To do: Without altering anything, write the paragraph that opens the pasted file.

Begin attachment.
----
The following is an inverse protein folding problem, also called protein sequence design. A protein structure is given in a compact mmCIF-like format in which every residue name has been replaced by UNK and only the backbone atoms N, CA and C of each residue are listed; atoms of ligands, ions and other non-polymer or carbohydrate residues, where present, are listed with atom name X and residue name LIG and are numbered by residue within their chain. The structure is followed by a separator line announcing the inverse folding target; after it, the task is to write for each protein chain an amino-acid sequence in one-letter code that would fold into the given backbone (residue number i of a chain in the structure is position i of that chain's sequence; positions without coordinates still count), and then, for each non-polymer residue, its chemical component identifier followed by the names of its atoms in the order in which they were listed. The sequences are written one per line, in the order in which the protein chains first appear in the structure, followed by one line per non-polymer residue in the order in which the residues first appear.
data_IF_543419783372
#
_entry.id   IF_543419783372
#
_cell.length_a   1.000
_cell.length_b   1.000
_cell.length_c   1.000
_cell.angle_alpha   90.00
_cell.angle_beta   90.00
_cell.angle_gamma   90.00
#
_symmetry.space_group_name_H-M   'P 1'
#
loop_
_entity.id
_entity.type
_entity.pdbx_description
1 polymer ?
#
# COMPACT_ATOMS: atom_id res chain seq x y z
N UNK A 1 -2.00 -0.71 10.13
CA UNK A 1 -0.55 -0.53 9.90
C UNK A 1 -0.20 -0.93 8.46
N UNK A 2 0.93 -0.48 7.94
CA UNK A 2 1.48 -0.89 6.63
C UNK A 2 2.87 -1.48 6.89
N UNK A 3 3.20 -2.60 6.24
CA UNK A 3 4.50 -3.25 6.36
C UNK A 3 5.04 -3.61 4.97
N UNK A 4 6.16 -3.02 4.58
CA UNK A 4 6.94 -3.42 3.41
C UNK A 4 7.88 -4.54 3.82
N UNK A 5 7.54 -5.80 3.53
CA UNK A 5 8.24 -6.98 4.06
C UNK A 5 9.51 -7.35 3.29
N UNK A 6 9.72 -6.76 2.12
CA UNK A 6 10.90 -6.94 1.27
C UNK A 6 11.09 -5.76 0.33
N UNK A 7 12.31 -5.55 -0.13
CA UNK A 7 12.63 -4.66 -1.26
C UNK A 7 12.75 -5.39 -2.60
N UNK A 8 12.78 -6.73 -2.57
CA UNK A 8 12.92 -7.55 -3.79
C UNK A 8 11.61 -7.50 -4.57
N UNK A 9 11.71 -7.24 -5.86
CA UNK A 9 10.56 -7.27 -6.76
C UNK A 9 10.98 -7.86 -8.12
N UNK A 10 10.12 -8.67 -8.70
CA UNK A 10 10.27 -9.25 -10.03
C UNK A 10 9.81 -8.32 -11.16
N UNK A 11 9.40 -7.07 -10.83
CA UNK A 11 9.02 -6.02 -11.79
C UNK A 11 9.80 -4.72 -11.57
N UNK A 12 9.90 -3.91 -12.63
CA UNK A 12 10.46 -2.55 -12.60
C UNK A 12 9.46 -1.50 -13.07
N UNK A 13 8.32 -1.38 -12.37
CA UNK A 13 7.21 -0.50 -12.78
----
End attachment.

The following is an inverse protein folding problem, also called protein sequence design. A protein structure is given in a compact mmCIF-like format in which every residue name has been replaced by UNK and only the backbone atoms N, CA and C of each residue are listed; atoms of ligands, ions and other non-polymer or carbohydrate residues, where present, are listed with atom name X and residue name LIG and are numbered by residue within their chain. The structure is followed by a separator line announcing the inverse folding target; after it, the task is to write for each protein chain an amino-acid sequence in one-letter code that would fold into the given backbone (residue number i of a chain in the structure is position i of that chain's sequence; positions without coordinates still count), and then, for each non-polymer residue, its chemical component identifier followed by the names of its atoms in the order in which they were listed. The sequences are written one per line, in the order in which the protein chains first appear in the structure, followed by one line per non-polymer residue in the order in which the residues first appear.